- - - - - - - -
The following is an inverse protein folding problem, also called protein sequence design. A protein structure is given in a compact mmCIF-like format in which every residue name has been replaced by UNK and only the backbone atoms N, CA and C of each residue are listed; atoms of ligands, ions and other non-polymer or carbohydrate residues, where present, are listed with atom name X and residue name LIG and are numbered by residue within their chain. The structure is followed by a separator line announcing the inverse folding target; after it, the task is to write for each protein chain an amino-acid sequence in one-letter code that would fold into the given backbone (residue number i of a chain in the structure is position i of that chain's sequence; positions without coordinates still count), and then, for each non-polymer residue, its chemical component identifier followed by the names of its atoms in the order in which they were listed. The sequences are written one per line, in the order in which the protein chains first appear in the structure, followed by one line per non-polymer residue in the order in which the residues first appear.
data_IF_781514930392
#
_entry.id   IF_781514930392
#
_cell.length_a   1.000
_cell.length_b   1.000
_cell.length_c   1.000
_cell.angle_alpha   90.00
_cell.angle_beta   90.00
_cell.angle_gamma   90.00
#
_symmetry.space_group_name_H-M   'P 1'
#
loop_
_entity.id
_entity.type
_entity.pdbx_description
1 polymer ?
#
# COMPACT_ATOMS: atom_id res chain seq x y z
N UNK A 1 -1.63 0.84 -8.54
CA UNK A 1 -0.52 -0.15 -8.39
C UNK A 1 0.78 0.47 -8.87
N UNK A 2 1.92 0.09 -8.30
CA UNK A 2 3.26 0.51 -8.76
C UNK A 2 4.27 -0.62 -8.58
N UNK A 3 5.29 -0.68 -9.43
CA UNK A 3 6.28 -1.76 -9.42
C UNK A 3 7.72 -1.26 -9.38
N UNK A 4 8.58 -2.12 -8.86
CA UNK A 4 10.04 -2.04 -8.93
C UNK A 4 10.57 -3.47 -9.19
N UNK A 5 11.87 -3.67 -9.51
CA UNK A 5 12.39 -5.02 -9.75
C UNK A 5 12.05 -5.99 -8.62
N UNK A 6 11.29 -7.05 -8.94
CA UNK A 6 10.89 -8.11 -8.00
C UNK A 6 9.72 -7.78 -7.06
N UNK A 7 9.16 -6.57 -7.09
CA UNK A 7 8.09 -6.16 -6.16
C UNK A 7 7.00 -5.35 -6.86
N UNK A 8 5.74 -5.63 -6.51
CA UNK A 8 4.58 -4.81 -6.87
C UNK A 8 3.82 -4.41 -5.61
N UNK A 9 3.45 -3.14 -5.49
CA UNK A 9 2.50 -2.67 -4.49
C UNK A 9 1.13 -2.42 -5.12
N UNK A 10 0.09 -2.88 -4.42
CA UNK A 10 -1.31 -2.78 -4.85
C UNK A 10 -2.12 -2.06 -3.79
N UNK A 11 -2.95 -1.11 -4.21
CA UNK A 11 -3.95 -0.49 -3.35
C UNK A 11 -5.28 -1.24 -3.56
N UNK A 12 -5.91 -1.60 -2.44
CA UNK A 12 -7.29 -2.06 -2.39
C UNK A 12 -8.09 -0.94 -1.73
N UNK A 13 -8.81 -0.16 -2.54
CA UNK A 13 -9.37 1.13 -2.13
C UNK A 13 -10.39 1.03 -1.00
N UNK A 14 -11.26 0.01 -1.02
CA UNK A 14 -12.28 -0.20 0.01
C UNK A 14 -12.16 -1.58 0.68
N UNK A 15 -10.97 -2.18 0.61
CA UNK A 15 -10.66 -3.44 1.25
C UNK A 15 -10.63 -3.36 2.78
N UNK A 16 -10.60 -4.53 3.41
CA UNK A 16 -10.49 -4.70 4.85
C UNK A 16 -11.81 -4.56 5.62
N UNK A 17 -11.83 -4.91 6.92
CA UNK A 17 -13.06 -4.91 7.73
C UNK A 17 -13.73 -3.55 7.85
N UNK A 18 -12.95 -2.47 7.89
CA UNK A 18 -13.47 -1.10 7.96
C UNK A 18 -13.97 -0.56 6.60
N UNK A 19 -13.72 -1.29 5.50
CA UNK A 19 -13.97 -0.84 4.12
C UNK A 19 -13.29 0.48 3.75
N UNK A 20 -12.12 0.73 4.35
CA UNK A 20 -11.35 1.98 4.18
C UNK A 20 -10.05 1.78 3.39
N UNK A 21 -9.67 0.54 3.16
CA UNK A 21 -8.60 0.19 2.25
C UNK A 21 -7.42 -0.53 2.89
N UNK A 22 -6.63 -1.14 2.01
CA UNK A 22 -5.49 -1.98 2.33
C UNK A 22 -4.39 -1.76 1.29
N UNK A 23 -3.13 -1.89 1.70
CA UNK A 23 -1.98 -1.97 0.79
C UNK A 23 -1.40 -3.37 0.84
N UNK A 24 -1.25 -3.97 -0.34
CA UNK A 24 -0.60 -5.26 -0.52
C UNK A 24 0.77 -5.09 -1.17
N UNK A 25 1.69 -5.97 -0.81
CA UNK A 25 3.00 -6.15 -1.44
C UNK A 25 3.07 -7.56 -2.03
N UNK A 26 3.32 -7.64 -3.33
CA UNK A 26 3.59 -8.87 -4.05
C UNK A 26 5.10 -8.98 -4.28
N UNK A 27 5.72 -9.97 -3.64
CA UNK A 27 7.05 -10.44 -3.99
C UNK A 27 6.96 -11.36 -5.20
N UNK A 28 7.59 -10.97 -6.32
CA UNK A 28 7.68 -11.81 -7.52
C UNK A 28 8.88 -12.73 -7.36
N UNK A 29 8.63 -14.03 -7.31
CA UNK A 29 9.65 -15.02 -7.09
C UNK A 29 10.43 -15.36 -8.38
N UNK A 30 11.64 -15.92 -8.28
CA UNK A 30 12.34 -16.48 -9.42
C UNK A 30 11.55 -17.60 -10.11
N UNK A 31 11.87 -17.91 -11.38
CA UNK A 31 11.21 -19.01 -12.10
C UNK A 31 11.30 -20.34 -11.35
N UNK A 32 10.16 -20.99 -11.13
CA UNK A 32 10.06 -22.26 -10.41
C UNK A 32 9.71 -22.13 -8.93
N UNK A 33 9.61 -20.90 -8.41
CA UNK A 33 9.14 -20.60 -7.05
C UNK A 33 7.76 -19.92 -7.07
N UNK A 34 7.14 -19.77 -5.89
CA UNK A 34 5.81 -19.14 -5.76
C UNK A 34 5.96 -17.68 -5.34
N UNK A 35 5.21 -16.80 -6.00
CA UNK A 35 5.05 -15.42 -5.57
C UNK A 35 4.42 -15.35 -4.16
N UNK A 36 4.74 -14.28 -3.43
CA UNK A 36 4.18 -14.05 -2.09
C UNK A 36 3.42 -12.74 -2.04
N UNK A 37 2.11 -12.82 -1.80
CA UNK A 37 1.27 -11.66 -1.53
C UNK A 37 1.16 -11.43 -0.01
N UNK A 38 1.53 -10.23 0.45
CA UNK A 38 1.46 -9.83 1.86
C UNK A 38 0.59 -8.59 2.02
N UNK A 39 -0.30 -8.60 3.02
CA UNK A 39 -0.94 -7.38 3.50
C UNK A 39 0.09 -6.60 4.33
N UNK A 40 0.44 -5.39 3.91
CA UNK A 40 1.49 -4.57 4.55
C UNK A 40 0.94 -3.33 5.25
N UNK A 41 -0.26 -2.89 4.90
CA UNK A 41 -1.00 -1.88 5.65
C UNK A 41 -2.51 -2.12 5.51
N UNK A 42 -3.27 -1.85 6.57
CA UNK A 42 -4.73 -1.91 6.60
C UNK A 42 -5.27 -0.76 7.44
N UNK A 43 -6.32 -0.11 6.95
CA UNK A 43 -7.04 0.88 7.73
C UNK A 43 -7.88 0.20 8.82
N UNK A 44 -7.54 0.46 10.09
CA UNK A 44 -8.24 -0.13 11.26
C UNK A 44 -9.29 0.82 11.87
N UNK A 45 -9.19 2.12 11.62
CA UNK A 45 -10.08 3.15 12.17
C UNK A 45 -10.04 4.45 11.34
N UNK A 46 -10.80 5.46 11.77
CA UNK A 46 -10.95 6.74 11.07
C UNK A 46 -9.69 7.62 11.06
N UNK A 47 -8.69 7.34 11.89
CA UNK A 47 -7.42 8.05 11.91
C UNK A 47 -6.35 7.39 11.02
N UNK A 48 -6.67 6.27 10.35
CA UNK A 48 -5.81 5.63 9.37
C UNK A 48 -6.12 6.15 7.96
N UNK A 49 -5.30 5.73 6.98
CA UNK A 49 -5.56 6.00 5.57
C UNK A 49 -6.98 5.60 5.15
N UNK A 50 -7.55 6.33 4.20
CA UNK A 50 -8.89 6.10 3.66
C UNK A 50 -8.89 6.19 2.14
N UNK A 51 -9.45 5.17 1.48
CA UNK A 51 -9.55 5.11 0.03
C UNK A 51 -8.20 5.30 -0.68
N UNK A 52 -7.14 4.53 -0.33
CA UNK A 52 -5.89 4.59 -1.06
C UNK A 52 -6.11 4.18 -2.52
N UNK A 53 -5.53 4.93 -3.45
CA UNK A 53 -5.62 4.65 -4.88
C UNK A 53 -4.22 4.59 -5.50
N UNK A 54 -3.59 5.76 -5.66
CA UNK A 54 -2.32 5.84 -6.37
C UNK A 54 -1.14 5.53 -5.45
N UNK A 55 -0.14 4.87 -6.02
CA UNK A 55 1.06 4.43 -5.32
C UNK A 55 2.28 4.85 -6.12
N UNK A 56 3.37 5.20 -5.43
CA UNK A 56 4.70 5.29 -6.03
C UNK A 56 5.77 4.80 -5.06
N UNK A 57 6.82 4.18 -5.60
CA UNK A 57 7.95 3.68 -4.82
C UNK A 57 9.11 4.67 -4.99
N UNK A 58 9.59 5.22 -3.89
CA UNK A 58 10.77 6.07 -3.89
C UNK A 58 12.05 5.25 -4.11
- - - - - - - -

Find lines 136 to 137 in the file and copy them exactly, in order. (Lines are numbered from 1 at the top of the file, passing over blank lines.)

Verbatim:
N UNK A 39 -0.30 -8.60 3.02
CA UNK A 39 -0.94 -7.38 3.50